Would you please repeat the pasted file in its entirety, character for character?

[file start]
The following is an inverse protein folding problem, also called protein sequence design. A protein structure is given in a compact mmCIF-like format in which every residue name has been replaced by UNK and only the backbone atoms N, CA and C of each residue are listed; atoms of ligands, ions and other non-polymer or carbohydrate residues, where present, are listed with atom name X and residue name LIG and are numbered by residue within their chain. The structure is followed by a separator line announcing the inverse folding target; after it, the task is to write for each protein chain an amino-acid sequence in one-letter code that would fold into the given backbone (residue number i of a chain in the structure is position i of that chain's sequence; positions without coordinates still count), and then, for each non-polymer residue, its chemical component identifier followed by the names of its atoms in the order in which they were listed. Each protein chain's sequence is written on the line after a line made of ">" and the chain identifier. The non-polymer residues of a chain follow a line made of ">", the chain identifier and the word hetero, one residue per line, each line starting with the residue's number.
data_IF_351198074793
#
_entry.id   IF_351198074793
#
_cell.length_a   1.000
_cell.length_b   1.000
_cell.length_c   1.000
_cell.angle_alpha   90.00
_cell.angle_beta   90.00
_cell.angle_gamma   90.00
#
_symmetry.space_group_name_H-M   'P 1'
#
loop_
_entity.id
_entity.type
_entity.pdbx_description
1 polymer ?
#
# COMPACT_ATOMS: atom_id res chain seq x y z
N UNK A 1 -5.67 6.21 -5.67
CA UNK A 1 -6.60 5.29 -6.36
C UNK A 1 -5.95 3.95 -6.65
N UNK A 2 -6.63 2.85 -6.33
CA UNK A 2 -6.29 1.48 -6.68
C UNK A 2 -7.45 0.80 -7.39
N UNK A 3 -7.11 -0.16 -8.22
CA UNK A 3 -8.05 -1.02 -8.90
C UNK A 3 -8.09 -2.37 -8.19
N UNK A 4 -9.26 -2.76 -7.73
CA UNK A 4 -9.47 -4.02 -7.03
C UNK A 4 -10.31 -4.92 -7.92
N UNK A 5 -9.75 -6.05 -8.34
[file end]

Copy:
The following is an inverse protein folding problem, also called protein sequence design. A protein structure is given in a compact mmCIF-like format in which every residue name has been replaced by UNK and only the backbone atoms N, CA and C of each residue are listed; atoms of ligands, ions and other non-polymer or carbohydrate residues, where present, are listed with atom name X and residue name LIG and are numbered by residue within their chain. The structure is followed by a separator line announcing the inverse folding target; after it, the task is to write for each protein chain an amino-acid sequence in one-letter code that would fold into the given backbone (residue number i of a chain in the structure is position i of that chain's sequence; positions without coordinates still count), and then, for each non-polymer residue, its chemical component identifier followed by the names of its atoms in the order in which they were listed. Each protein chain's sequence is written on the line after a line made of ">" and the chain identifier. The non-polymer residues of a chain follow a line made of ">", the chain identifier and the word hetero, one residue per line, each line starting with the residue's number.
data_IF_351198074793
#
_entry.id   IF_351198074793
#
_cell.length_a   1.000
_cell.length_b   1.000
_cell.length_c   1.000
_cell.angle_alpha   90.00
_cell.angle_beta   90.00
_cell.angle_gamma   90.00
#
_symmetry.space_group_name_H-M   'P 1'
#
loop_
_entity.id
_entity.type
_entity.pdbx_description
1 polymer ?
#
# COMPACT_ATOMS: atom_id res chain seq x y z
N UNK A 1 -5.67 6.21 -5.67
CA UNK A 1 -6.60 5.29 -6.36
C UNK A 1 -5.95 3.95 -6.65
N UNK A 2 -6.63 2.85 -6.33
CA UNK A 2 -6.29 1.48 -6.68
C UNK A 2 -7.45 0.80 -7.39
N UNK A 3 -7.11 -0.16 -8.22
CA UNK A 3 -8.05 -1.02 -8.90
C UNK A 3 -8.09 -2.37 -8.19
N UNK A 4 -9.26 -2.76 -7.73
CA UNK A 4 -9.47 -4.02 -7.03
C UNK A 4 -10.31 -4.92 -7.92
N UNK A 5 -9.75 -6.05 -8.34